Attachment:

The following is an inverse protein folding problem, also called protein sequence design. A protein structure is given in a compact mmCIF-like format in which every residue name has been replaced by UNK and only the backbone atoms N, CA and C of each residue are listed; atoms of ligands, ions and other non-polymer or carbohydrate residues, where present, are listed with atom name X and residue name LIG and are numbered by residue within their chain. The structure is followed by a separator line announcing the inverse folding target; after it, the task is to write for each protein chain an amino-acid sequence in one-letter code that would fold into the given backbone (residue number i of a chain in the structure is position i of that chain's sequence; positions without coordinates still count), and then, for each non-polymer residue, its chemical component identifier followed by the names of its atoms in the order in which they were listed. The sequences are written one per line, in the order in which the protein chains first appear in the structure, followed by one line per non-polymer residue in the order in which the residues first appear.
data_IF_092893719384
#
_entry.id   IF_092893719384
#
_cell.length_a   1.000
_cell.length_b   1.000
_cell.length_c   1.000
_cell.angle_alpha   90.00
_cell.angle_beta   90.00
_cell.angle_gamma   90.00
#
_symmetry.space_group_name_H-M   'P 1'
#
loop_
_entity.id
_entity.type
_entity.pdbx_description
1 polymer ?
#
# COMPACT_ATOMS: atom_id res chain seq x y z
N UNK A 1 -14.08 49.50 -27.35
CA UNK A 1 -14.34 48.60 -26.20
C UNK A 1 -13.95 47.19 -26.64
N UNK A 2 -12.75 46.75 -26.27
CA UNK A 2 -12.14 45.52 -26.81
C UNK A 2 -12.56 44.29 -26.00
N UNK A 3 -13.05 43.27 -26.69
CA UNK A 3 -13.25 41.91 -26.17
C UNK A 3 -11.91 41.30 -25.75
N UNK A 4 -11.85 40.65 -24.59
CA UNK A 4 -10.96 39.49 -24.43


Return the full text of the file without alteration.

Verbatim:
The following is an inverse protein folding problem, also called protein sequence design. A protein structure is given in a compact mmCIF-like format in which every residue name has been replaced by UNK and only the backbone atoms N, CA and C of each residue are listed; atoms of ligands, ions and other non-polymer or carbohydrate residues, where present, are listed with atom name X and residue name LIG and are numbered by residue within their chain. The structure is followed by a separator line announcing the inverse folding target; after it, the task is to write for each protein chain an amino-acid sequence in one-letter code that would fold into the given backbone (residue number i of a chain in the structure is position i of that chain's sequence; positions without coordinates still count), and then, for each non-polymer residue, its chemical component identifier followed by the names of its atoms in the order in which they were listed. The sequences are written one per line, in the order in which the protein chains first appear in the structure, followed by one line per non-polymer residue in the order in which the residues first appear.
data_IF_092893719384
#
_entry.id   IF_092893719384
#
_cell.length_a   1.000
_cell.length_b   1.000
_cell.length_c   1.000
_cell.angle_alpha   90.00
_cell.angle_beta   90.00
_cell.angle_gamma   90.00
#
_symmetry.space_group_name_H-M   'P 1'
#
loop_
_entity.id
_entity.type
_entity.pdbx_description
1 polymer ?
#
# COMPACT_ATOMS: atom_id res chain seq x y z
N UNK A 1 -14.08 49.50 -27.35
CA UNK A 1 -14.34 48.60 -26.20
C UNK A 1 -13.95 47.19 -26.64
N UNK A 2 -12.75 46.75 -26.27
CA UNK A 2 -12.14 45.52 -26.81
C UNK A 2 -12.56 44.29 -26.00
N UNK A 3 -13.05 43.27 -26.69
CA UNK A 3 -13.25 41.91 -26.17
C UNK A 3 -11.91 41.30 -25.75
N UNK A 4 -11.85 40.65 -24.59
CA UNK A 4 -10.96 39.49 -24.43